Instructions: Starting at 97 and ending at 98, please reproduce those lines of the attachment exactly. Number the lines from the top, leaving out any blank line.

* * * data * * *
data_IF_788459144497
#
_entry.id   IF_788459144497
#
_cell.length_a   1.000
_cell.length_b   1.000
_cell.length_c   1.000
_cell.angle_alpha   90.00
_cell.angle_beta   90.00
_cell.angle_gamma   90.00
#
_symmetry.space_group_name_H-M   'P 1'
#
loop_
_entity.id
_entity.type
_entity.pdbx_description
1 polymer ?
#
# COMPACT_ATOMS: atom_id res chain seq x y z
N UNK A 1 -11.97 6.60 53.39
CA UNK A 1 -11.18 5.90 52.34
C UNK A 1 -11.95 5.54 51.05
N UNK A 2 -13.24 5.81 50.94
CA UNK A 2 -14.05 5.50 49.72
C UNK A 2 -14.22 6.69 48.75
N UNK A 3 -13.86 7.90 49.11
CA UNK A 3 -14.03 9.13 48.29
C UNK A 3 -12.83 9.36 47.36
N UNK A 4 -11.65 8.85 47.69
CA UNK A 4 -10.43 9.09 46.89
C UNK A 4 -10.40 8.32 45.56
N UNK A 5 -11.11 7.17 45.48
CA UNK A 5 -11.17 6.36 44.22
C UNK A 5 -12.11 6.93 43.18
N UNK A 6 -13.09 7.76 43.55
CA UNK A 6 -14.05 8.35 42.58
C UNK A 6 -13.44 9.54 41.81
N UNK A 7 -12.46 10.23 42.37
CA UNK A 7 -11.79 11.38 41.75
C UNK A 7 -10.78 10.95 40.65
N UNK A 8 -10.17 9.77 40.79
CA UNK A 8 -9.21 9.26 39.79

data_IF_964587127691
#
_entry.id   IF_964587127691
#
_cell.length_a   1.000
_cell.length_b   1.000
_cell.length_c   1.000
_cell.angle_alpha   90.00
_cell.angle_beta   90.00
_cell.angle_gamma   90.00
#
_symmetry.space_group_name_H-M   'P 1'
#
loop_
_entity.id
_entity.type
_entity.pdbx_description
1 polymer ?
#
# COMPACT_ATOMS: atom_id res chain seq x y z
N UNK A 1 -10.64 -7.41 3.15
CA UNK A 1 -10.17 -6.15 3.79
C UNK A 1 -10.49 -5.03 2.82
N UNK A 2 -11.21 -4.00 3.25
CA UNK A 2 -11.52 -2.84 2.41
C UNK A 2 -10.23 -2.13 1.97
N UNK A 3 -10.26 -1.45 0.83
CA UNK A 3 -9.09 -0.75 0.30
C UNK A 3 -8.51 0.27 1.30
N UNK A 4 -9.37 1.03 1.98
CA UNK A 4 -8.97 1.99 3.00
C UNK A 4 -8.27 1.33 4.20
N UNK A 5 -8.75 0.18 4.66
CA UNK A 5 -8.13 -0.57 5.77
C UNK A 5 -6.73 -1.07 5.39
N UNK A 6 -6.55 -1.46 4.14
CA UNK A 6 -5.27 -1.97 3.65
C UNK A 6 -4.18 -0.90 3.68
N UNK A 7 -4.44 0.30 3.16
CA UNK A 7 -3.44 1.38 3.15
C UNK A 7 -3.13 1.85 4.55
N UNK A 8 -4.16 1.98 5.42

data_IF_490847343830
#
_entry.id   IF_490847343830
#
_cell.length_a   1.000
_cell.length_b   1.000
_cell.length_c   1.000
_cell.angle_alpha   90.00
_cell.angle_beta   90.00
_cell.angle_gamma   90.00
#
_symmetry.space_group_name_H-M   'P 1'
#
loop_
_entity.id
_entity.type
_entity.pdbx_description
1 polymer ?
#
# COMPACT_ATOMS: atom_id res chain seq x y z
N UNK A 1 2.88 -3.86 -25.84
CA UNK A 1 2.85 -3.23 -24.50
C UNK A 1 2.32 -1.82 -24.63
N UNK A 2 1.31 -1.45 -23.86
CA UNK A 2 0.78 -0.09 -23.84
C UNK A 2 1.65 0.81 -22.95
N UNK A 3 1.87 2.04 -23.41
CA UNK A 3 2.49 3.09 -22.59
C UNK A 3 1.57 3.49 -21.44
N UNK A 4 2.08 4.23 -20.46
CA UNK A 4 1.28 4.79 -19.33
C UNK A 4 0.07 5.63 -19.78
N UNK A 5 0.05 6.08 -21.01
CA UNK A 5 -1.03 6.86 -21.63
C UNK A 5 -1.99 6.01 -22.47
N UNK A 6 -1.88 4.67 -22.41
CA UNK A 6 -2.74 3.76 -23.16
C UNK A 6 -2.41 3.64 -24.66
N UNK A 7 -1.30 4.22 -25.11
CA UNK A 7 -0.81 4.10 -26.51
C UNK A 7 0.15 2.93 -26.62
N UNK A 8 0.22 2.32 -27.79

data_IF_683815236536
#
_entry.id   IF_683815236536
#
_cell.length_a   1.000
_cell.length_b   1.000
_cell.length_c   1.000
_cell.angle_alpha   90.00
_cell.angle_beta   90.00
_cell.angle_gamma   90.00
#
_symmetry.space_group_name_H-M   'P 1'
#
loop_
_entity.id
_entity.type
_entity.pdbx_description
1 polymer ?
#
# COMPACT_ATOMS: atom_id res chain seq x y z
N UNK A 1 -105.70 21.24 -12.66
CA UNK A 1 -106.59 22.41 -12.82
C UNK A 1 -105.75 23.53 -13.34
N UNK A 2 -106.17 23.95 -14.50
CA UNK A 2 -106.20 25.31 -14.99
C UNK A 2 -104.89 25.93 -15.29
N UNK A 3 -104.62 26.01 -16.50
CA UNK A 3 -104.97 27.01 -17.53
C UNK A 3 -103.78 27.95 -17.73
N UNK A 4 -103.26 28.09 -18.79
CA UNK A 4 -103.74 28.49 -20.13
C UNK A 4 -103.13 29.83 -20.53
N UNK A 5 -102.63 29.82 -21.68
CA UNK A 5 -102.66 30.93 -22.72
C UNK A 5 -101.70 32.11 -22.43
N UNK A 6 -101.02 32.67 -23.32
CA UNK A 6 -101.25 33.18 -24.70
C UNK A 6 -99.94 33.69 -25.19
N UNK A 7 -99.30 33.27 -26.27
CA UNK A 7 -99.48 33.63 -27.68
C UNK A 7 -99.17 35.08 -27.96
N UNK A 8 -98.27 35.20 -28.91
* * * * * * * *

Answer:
_symmetry.space_group_name_H-M   'P 1'
#